I'm wondering if there is a JavaScript library, which overrides XMLHttpRequest and allows to transparently handle all cross-domain requests and seamlessly forward them over my same-origin server-side proxy.

What I want is to have a common solution, which could be used together with any JavaScript library to make cross-domain requests (e.g. with cross-domain jQuery.ajax()).

Are there any drawbacks to use such library (security problems, HTTPS access, etc.)?


If such library is already created by someone, than I just do not want to reinvent the wheel and handle all corner cases again.

  • 1
    Such a library would need to include the server-side script, or at least define its interface. – John Dvorak Feb 2 '13 at 18:08
  • I've never seen a library that does overwrite native functions to alter their (standard) behaviour – Bergi Feb 2 '13 at 18:10
  • @JanDvorak Sure, I am ready to add everything to the server side, especially if it is in Java. – Yahor Feb 2 '13 at 18:11
  • @Bergi What about "extend", is that a better word for "alter"? – John Dvorak Feb 2 '13 at 18:14
  • 1
    @JanDvorak: Even extensions of the standardized behaviour are seldom implemented in the same place as the original functionality. I'm not sure what the OP exactly means by "transparent", just passing external URLs into XMLHttpRequest does not sound like a good idea. jQuery for example would not work well with that as it checks for cross-domain urls itself before calling XHR. – Bergi Feb 2 '13 at 18:23

If you just need to redirect every request to a specific proxy you could simply write it yourself, something in the lines of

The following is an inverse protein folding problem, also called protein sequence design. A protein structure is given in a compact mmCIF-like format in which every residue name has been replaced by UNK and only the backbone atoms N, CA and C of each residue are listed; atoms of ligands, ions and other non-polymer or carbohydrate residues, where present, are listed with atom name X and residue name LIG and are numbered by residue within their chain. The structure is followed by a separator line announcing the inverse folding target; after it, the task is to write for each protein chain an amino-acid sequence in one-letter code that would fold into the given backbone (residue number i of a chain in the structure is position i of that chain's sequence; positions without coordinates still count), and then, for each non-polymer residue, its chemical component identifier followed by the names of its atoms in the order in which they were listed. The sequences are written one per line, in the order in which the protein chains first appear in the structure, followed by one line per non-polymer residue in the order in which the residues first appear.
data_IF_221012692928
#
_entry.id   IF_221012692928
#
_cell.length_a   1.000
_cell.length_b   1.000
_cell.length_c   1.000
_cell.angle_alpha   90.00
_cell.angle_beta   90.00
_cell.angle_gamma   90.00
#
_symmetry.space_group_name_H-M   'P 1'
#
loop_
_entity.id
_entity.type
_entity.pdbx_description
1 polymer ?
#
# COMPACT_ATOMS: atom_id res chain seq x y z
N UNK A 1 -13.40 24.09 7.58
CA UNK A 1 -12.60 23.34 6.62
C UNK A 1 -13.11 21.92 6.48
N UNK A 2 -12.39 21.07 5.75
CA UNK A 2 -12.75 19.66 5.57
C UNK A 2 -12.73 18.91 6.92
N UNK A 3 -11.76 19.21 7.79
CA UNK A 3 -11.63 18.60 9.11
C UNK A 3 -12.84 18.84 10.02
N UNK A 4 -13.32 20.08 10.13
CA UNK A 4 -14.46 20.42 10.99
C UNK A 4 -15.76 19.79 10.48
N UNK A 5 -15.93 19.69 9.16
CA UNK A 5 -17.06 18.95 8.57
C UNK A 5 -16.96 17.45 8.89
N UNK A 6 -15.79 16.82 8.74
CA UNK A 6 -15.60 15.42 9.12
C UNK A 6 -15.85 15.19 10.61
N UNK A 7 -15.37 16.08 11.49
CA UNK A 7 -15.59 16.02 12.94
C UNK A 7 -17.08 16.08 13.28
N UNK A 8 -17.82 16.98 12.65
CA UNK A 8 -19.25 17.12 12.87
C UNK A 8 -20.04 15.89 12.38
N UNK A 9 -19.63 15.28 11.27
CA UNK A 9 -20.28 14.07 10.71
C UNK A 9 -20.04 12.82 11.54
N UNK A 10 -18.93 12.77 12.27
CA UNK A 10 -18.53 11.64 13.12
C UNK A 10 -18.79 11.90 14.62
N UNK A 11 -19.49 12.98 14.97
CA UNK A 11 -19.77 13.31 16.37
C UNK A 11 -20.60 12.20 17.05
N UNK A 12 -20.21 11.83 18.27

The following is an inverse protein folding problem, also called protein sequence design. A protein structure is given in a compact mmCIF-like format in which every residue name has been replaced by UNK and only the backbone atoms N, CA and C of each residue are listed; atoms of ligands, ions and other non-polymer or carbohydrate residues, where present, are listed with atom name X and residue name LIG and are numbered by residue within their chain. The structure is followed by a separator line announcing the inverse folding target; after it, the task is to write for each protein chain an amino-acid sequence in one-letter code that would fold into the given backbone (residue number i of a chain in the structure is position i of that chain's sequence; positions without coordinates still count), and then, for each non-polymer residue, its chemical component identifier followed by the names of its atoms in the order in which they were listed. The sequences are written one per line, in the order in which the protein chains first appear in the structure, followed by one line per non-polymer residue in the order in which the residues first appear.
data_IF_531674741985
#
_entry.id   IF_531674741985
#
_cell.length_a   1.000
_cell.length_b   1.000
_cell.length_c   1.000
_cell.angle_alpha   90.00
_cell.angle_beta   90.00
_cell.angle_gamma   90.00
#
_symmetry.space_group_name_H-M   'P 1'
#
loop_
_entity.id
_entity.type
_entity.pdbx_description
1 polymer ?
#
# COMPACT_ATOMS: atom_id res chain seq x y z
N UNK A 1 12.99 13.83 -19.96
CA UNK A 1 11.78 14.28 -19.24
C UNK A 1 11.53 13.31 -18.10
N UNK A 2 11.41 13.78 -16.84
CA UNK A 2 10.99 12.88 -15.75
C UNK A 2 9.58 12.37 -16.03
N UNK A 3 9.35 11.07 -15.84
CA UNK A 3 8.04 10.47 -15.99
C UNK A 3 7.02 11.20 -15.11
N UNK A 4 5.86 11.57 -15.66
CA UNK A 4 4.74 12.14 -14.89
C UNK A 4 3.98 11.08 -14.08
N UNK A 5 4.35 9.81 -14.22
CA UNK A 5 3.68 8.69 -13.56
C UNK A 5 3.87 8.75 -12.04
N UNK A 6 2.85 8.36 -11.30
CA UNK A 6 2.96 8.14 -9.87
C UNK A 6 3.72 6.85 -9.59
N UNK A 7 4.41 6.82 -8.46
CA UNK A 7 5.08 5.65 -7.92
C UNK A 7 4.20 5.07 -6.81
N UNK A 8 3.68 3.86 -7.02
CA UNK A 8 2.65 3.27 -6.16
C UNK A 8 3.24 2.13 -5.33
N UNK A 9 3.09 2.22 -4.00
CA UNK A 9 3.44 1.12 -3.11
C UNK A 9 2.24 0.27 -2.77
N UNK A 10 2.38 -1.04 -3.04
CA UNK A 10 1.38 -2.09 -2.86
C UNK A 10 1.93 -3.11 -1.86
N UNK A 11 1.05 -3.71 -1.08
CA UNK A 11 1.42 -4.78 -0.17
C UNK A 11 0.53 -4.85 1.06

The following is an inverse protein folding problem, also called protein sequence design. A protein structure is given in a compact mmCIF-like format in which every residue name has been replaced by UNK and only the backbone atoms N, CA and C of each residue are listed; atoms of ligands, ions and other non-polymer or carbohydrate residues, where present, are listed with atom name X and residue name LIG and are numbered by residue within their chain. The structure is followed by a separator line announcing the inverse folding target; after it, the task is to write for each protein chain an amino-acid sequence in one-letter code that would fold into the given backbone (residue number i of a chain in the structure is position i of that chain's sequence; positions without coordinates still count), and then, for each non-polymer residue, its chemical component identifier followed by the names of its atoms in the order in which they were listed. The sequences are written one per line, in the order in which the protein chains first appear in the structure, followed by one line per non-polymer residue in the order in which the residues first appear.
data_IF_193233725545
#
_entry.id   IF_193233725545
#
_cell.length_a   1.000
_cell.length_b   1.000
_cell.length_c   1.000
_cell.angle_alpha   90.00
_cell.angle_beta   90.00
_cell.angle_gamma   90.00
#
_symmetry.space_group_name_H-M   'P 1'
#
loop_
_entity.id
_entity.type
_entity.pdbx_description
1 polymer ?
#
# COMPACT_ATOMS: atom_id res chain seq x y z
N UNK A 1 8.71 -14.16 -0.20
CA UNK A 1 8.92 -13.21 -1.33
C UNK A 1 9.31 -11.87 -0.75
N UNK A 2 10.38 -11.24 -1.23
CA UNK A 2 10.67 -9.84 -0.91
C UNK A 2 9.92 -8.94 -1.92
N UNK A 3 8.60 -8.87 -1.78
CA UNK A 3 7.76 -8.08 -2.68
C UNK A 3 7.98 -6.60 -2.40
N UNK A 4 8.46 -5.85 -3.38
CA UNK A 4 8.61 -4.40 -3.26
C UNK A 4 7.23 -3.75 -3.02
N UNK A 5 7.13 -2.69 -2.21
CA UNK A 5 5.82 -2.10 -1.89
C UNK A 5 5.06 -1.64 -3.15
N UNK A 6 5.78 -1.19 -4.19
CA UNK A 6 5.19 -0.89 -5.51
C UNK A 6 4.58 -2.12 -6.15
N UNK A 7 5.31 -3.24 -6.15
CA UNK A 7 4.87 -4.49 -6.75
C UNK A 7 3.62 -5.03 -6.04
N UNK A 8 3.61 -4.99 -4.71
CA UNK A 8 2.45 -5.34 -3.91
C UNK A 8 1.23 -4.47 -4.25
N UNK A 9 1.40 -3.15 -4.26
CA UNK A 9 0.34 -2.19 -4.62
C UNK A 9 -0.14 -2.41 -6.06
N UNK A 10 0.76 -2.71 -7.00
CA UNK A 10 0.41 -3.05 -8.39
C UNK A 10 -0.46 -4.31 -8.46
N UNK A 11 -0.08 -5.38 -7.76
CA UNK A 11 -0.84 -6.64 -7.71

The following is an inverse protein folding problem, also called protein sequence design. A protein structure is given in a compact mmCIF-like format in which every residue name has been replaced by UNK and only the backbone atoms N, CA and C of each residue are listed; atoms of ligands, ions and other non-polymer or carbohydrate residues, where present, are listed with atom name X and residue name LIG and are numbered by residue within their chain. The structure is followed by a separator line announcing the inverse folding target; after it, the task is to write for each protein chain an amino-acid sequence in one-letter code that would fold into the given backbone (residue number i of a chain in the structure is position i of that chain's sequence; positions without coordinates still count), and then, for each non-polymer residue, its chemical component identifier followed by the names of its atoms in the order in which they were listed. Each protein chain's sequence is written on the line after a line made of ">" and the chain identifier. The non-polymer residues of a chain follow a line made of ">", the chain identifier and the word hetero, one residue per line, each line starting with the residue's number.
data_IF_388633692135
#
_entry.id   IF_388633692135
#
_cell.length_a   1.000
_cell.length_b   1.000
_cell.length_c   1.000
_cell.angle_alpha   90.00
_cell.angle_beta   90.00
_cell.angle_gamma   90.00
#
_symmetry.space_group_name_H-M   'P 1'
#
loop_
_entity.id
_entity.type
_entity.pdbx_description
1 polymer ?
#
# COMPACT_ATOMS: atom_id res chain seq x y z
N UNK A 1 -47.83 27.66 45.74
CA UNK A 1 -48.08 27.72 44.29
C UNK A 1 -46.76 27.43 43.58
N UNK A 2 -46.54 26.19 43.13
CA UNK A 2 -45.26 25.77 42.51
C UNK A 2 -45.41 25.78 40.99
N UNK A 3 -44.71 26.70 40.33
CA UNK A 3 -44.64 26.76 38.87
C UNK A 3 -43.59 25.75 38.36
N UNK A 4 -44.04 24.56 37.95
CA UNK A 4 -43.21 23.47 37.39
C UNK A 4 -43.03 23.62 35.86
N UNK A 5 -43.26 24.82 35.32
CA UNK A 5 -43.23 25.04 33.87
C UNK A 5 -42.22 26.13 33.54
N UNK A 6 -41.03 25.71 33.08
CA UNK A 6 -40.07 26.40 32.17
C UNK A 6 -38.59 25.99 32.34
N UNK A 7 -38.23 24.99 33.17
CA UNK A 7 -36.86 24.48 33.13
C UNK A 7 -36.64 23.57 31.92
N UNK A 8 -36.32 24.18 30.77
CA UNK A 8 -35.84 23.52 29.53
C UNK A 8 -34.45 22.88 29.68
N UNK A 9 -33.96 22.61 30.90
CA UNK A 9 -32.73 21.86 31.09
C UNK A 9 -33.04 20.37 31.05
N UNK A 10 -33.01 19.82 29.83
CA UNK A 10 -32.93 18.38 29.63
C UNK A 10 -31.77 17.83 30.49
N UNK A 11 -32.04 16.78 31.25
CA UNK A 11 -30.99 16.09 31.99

XMLHttpRequest.prototype.oldOpen = XMLHttpRequest.prototype.open;
var newOpen = function(args) {
   //overwrite arguments changing the original url to the proxy one, 
   //and add a parameter/header to send the original url to the proxy
XMLHttpRequest.prototype.open = newOpen;

Since the proxy is in the same domain (if you want to allow x-domain proxy requests, just add the Access-Control-Allow-Origin header), it will not be sent any cookie of the remote domain (you won't have them anyway, since x-domains cookies are blocked - as long as you don't enter the field with the header Access-Control-Allow-Credentials).

Some security implications are rather obvious:

  • you are proxying the request, and as such the proxy itself will have access to everything, regardless of the encryption
  • HTTPS handling will be demanded to the proxy (if the remote url is secure) and the client will not be able to (or, on the other hand, will not need to, if demanded to the proxy) directly verify the server certificates

A more complex (same domain, to fully support cookies) proxy implementation could even provide basic session handling for cross domain requests rewriting the headers:

  1. Client requests www.remotedomain.com/querystring from www.mydomain.com without cookies
  2. Request is rewritten as proxy.mydomain.com/www.remotedomain.com/querystring
  3. The proxy makes a request to www.remotedomain.com/querystring which responds with the header

    Set-Cookie: name=value; path=/; expires Mon, 31-Dec-2012 23:59:59 GMT

  4. The client receive the response back with the header

    Set-Cookie: name=value; path=/www.remotedomain.com; expires Mon, 31-Dec-2012 23:59:59 GMT

  5. On the next request the client will send the cookie, and the proxy will just forward them to the remote service

But I'm probably digressing too much. :)

  • Actually, the question is about a proxy in the same domain. But with the Access-Control-Allow-Origin header, your solution becomes even more interesting. – Yahor Feb 2 '13 at 20:46
  • You're right, I misread the question. Edited a bit. – psychowood Feb 3 '13 at 11:35

I will not use JS for this kind of needs... Just make all your AJAX calls to a PHP file (or whatever) on your server that acts as a proxy.

It only needs to receive the url you want to call, POST or GET parameters and then make a cURL to the external server.

In return it will print the output of the cURL request.

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